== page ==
In 1890-91, soon after constructing his impressive residence on the bluff overlooking the Truckee River, Francis G. Newlands had a smaller house built on his estate to serve as his personal office. The second building, like the first (see separate entry for Senator Francis G. Newlands House, NHL), was designed in the Queen Anne style, a unique architectural style for the neighborhood that would eventually grow around it, but consistent with Newlands’ personal holdings in the area.
Newlands, the son-in-law of Comstock titan William Sharon, was elected to the U.S. House of Representatives in 1892 and to the U.S. Senate in 1903. He died in 1917, and the house passed to Reno physician Sidney King Morrison and his family. Born in Eureka, Nevada in 1879, Morrison had established a medical practice in Reno in 1902 and was a prominent physician in town for 40 years. He received his Doctor of Medicine degree from the Cooper Medical College in San Francisco, which is now a part of Stanford University. His medical specialty was surgery and he was noteworthy as a diagnostician; he also served as Washoe County Physician for more than a decade.
During World I, Morrison served as chief medical examiner for his district in Nevada. Many of his clients came to Reno from California and in later years he served people from all over the United States. An active Mason, he frequently provided pro bono medical services for those who could not afford his services.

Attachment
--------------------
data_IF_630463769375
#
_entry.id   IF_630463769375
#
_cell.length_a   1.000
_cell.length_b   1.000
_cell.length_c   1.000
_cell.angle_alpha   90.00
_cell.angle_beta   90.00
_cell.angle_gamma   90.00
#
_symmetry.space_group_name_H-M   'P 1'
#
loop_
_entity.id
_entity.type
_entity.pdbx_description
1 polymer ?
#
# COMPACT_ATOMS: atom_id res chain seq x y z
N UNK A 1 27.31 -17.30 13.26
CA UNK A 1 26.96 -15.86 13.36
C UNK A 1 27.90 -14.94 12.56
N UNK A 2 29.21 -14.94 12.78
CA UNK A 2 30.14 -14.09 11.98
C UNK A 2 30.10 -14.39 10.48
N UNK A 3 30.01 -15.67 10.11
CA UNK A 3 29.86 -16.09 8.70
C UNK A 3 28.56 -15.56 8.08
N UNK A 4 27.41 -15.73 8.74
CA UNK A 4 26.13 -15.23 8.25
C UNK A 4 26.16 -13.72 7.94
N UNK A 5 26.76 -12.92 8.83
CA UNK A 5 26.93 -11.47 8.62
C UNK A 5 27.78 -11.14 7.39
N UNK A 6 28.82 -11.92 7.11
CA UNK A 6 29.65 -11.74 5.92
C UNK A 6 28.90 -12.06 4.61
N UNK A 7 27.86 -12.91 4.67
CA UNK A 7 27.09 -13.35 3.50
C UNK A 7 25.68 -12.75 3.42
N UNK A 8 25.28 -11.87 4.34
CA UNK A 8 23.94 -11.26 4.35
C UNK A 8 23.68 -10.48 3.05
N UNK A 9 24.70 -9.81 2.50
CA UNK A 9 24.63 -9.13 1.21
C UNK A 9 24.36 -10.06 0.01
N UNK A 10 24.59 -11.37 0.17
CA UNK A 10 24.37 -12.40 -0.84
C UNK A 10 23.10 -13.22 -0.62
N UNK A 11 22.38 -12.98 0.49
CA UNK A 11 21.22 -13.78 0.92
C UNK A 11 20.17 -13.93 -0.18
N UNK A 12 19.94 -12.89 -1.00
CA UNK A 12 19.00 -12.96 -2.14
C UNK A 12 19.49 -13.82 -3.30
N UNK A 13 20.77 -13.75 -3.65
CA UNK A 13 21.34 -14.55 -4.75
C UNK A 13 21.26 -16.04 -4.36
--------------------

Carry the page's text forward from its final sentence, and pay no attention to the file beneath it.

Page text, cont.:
Mrs. Sidney Morrison, the former Janet Bell, hosted innumerable events at the family’s Elm Court home. A former teacher in Truckee, she was exceptionally active in club life, particularly in the cause of education and the Trinity Episcopal Church. After her husband died in 1942, Janet continued to live in the house until her own death in 1972.
The Francis Newlands’ Office is a half-timbered version of the Queen Anne style consisting of 3,006 square feet plus a small basement, with four bedrooms and three bathrooms. Notable interior features include the original cast-iron radiators, original doors, floors, and hardware. One addition, a downstairs bathroom, is wallpapered with historical newspapers featuring the history of the house and surrounding area. Peter and Renate Neumann purchased the house around 1980, and have worked tirelessly to retain the building’s original character.